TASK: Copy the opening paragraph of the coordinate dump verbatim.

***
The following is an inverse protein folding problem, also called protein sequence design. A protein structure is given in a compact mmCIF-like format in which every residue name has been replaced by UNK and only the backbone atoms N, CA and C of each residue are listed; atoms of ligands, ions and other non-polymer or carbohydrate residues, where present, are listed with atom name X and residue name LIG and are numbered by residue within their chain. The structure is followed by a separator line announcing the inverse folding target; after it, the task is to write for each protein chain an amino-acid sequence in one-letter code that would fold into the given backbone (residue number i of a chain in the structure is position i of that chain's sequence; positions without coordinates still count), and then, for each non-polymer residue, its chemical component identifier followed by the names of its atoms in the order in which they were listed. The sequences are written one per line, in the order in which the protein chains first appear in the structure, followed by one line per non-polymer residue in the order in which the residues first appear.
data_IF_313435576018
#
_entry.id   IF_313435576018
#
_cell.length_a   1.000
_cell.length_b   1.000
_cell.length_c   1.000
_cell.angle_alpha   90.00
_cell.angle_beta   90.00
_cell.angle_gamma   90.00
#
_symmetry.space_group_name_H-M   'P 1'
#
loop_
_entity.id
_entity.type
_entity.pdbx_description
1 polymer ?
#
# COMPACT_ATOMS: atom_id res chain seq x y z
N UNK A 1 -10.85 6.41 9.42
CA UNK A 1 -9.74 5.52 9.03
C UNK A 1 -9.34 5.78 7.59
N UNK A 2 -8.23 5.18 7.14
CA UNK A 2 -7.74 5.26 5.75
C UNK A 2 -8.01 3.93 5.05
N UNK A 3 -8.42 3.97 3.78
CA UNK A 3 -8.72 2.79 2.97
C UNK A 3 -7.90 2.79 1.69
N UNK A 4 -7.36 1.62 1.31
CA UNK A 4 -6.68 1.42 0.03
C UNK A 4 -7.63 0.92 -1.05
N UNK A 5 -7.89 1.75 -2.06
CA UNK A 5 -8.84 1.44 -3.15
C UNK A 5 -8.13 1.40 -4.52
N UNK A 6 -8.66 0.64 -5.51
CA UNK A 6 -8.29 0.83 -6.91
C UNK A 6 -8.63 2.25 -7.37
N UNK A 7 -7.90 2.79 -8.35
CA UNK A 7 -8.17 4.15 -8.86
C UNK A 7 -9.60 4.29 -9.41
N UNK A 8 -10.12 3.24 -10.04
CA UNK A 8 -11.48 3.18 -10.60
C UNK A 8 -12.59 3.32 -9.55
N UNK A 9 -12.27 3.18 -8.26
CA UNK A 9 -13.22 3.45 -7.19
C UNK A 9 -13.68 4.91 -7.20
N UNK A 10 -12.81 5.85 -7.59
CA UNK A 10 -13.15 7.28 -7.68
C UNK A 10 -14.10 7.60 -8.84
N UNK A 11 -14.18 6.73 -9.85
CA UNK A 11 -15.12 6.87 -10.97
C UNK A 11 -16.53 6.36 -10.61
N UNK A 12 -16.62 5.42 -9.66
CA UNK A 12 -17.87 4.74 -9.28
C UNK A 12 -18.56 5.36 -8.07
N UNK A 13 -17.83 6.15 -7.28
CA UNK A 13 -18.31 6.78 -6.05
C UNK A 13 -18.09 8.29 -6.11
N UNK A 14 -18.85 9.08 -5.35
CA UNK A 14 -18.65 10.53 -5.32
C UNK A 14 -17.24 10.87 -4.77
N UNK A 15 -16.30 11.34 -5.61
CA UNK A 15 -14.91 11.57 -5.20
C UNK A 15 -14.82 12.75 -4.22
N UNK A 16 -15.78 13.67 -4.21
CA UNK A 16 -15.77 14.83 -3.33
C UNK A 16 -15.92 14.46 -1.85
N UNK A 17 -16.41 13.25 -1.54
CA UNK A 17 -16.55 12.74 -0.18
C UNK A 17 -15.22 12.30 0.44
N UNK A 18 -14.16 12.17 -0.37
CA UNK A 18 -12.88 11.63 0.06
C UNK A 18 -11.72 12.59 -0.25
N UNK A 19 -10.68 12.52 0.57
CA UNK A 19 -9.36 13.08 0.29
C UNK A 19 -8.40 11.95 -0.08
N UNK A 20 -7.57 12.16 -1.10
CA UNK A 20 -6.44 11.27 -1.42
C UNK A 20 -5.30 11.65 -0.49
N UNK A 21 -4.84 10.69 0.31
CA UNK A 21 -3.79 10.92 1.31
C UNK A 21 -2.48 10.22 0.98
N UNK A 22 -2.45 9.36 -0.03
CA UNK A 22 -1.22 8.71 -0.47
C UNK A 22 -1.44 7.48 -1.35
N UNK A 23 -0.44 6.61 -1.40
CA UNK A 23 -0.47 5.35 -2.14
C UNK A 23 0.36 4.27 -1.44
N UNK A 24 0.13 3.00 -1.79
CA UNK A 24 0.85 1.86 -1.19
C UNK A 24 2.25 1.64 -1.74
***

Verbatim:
The following is an inverse protein folding problem, also called protein sequence design. A protein structure is given in a compact mmCIF-like format in which every residue name has been replaced by UNK and only the backbone atoms N, CA and C of each residue are listed; atoms of ligands, ions and other non-polymer or carbohydrate residues, where present, are listed with atom name X and residue name LIG and are numbered by residue within their chain. The structure is followed by a separator line announcing the inverse folding target; after it, the task is to write for each protein chain an amino-acid sequence in one-letter code that would fold into the given backbone (residue number i of a chain in the structure is position i of that chain's sequence; positions without coordinates still count), and then, for each non-polymer residue, its chemical component identifier followed by the names of its atoms in the order in which they were listed. The sequences are written one per line, in the order in which the protein chains first appear in the structure, followed by one line per non-polymer residue in the order in which the residues first appear.